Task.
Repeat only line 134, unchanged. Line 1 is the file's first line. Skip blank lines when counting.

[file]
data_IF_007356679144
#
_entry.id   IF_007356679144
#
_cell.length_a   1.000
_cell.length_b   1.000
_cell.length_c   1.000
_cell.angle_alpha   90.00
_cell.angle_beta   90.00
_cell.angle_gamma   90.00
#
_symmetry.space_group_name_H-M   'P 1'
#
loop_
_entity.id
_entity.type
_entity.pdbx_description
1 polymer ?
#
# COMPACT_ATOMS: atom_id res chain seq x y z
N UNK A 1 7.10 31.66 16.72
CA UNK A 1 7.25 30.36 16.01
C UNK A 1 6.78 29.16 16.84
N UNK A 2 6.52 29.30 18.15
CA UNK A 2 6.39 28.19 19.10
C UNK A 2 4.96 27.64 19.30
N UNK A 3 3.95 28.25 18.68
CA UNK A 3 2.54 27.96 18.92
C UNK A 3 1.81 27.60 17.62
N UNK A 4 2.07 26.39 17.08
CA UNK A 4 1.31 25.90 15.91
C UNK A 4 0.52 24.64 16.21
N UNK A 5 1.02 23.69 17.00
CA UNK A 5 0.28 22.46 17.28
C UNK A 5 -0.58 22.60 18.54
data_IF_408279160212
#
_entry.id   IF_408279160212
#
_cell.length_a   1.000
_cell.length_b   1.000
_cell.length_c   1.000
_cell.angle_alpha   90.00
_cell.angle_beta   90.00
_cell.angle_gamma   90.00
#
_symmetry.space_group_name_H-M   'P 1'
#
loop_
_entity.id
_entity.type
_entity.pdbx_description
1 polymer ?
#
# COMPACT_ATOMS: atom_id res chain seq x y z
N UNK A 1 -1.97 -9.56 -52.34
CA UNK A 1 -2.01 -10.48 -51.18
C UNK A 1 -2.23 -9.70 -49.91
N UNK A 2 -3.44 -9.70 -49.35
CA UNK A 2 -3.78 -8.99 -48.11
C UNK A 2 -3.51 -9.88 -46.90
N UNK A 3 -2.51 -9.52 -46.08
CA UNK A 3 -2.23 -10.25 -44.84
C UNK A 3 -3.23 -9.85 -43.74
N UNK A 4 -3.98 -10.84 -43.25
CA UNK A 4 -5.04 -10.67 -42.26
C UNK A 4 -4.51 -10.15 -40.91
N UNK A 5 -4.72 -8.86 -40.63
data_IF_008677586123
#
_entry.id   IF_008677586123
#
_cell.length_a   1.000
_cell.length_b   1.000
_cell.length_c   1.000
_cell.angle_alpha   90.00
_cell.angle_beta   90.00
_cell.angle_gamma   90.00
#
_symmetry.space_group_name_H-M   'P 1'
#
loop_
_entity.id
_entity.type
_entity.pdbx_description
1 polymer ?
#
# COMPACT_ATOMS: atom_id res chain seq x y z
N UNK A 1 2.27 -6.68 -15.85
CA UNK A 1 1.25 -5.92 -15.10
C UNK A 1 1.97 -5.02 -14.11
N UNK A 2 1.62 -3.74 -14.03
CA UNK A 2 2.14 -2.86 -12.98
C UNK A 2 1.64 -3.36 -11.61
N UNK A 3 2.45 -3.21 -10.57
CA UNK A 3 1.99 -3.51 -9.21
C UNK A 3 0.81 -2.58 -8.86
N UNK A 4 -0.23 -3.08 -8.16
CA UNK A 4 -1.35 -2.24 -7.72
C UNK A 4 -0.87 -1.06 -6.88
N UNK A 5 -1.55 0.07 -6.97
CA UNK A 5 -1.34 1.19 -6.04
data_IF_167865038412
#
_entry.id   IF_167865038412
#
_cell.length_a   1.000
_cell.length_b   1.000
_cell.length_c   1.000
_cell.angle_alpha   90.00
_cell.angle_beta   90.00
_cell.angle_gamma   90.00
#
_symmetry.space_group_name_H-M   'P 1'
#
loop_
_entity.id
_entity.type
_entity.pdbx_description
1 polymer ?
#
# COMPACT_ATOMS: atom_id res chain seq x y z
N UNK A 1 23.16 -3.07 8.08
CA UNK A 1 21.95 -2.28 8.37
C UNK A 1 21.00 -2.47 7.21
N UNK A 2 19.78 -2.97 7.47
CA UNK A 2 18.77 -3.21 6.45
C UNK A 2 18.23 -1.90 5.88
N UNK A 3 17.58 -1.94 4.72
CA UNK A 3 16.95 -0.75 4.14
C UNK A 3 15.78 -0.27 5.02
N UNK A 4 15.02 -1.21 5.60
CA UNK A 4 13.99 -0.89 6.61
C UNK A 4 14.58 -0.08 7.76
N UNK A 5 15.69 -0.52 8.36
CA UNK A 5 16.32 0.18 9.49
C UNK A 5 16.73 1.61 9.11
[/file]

C UNK A 4 14.58 -0.08 7.76